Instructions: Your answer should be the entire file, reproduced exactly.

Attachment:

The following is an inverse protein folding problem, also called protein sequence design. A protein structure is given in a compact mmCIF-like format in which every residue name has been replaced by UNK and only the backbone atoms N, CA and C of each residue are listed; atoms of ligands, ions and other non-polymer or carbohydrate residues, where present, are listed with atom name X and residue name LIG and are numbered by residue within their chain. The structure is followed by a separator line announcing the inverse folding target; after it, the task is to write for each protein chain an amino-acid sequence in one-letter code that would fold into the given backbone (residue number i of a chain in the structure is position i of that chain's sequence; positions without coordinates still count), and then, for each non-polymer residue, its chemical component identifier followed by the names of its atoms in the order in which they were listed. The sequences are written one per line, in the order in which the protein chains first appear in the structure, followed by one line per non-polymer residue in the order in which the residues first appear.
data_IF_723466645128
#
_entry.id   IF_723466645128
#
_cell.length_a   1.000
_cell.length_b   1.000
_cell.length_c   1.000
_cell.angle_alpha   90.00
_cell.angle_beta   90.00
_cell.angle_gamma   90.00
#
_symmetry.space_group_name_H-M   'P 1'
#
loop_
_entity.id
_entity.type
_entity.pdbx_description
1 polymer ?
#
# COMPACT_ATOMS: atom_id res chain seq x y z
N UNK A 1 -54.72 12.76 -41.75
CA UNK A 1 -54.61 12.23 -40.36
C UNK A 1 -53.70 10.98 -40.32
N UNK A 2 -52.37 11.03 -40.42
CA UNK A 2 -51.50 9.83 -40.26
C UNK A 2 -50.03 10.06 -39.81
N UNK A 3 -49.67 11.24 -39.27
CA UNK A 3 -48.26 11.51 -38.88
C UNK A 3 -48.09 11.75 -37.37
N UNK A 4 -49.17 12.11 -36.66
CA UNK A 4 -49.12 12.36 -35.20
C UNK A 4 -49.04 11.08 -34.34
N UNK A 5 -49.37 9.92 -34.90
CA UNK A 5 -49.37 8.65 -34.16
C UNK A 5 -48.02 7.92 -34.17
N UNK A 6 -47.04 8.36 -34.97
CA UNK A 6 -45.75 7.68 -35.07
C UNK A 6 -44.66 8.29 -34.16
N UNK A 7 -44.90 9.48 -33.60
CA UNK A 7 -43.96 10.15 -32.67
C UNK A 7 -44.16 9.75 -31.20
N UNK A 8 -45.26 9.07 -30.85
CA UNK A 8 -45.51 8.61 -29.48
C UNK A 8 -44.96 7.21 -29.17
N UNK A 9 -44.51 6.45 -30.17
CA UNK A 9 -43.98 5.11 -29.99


The following is an inverse protein folding problem, also called protein sequence design. A protein structure is given in a compact mmCIF-like format in which every residue name has been replaced by UNK and only the backbone atoms N, CA and C of each residue are listed; atoms of ligands, ions and other non-polymer or carbohydrate residues, where present, are listed with atom name X and residue name LIG and are numbered by residue within their chain. The structure is followed by a separator line announcing the inverse folding target; after it, the task is to write for each protein chain an amino-acid sequence in one-letter code that would fold into the given backbone (residue number i of a chain in the structure is position i of that chain's sequence; positions without coordinates still count), and then, for each non-polymer residue, its chemical component identifier followed by the names of its atoms in the order in which they were listed. The sequences are written one per line, in the order in which the protein chains first appear in the structure, followed by one line per non-polymer residue in the order in which the residues first appear.
data_IF_723466645128
#
_entry.id   IF_723466645128
#
_cell.length_a   1.000
_cell.length_b   1.000
_cell.length_c   1.000
_cell.angle_alpha   90.00
_cell.angle_beta   90.00
_cell.angle_gamma   90.00
#
_symmetry.space_group_name_H-M   'P 1'
#
loop_
_entity.id
_entity.type
_entity.pdbx_description
1 polymer ?
#
# COMPACT_ATOMS: atom_id res chain seq x y z
N UNK A 1 -54.72 12.76 -41.75
CA UNK A 1 -54.61 12.23 -40.36
C UNK A 1 -53.70 10.98 -40.32
N UNK A 2 -52.37 11.03 -40.42
CA UNK A 2 -51.50 9.83 -40.26
C UNK A 2 -50.03 10.06 -39.81
N UNK A 3 -49.67 11.24 -39.27
CA UNK A 3 -48.26 11.51 -38.88
C UNK A 3 -48.09 11.75 -37.37
N UNK A 4 -49.17 12.11 -36.66
CA UNK A 4 -49.12 12.36 -35.20
C UNK A 4 -49.04 11.08 -34.34
N UNK A 5 -49.37 9.92 -34.90
CA UNK A 5 -49.37 8.65 -34.16
C UNK A 5 -48.02 7.92 -34.17
N UNK A 6 -47.04 8.36 -34.97
CA UNK A 6 -45.75 7.68 -35.07
C UNK A 6 -44.66 8.29 -34.16
N UNK A 7 -44.90 9.48 -33.60
CA UNK A 7 -43.96 10.15 -32.67
C UNK A 7 -44.16 9.75 -31.20
N UNK A 8 -45.26 9.07 -30.85
CA UNK A 8 -45.51 8.61 -29.48
C UNK A 8 -44.96 7.21 -29.17
N UNK A 9 -44.51 6.45 -30.17
CA UNK A 9 -43.98 5.11 -29.99